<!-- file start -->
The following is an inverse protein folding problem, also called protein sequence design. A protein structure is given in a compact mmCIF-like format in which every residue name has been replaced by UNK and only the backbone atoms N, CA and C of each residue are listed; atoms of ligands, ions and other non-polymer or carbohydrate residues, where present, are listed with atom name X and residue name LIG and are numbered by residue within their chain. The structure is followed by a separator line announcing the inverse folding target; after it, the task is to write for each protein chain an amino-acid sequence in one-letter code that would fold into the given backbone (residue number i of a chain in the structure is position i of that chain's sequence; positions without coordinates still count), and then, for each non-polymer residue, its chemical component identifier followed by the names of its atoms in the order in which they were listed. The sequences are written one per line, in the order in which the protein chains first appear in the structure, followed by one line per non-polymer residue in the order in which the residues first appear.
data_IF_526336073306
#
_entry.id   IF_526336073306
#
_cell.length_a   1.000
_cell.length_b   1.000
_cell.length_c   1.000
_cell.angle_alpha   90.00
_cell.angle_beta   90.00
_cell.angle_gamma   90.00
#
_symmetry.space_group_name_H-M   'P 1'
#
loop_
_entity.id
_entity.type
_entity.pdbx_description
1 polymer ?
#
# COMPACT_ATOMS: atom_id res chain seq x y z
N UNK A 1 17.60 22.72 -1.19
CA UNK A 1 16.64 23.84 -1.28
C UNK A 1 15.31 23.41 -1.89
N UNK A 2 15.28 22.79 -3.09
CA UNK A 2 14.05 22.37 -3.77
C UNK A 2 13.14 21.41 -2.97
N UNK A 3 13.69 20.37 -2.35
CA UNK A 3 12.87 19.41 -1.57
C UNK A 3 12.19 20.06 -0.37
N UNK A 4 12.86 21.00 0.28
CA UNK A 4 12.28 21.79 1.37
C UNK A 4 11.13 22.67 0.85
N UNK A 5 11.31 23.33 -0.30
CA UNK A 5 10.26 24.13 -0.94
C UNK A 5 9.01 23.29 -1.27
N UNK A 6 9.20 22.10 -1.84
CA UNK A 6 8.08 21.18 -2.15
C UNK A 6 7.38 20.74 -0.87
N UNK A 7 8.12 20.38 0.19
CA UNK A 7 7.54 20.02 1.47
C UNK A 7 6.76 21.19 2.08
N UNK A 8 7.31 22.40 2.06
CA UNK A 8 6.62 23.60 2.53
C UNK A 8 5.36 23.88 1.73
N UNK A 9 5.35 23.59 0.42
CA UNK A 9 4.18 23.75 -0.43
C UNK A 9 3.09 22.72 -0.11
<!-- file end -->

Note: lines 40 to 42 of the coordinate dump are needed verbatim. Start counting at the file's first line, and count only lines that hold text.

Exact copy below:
N UNK A 7 8.12 20.38 0.19
CA UNK A 7 7.54 20.02 1.47
C UNK A 7 6.76 21.19 2.08